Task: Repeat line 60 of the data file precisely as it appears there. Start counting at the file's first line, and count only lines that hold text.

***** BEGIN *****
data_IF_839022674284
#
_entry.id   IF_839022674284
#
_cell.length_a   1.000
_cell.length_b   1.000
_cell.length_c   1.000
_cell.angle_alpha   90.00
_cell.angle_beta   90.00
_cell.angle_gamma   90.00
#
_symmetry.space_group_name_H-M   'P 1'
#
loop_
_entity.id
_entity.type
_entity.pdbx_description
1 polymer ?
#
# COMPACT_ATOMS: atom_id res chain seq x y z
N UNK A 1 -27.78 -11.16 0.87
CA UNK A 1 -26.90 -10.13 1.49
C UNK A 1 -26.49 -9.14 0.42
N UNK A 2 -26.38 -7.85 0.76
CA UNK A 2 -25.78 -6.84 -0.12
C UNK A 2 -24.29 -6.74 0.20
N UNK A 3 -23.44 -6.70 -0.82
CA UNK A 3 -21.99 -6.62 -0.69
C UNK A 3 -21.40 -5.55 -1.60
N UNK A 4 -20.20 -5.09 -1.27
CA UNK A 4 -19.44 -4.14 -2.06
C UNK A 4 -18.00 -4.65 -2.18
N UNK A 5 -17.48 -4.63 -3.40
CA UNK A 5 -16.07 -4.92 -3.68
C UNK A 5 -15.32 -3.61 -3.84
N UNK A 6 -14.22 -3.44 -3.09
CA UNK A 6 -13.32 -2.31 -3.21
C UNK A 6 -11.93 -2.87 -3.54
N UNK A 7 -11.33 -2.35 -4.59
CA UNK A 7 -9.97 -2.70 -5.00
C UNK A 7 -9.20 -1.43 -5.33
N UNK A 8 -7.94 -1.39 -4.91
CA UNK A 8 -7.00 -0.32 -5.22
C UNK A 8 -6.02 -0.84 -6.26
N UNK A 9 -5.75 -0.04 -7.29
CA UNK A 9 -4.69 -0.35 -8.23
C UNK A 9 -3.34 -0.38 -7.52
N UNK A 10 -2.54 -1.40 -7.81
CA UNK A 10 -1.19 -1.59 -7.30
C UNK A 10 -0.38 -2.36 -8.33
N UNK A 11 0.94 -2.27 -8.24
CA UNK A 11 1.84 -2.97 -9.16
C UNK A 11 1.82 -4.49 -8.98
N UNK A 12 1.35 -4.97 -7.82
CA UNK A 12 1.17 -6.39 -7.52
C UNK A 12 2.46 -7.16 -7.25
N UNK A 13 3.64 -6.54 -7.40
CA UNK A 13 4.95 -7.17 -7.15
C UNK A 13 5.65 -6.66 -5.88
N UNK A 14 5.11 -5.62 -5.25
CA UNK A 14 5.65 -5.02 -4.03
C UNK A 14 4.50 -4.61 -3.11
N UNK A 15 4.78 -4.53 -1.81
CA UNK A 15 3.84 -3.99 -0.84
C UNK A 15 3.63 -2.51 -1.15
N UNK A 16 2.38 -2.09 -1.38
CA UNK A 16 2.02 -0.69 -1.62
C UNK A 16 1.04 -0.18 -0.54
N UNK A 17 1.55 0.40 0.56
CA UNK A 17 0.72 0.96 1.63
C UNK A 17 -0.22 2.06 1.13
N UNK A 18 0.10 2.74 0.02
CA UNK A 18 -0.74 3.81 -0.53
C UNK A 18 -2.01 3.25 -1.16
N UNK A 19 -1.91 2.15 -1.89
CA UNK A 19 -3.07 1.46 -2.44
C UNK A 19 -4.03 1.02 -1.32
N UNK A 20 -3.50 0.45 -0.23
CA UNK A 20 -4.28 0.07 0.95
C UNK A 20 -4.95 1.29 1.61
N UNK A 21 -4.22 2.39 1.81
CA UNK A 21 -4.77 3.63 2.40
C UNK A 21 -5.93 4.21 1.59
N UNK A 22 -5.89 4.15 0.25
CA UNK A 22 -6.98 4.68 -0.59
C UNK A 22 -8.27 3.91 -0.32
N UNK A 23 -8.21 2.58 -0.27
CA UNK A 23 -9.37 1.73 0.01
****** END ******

N UNK A 14 5.11 -5.62 -5.25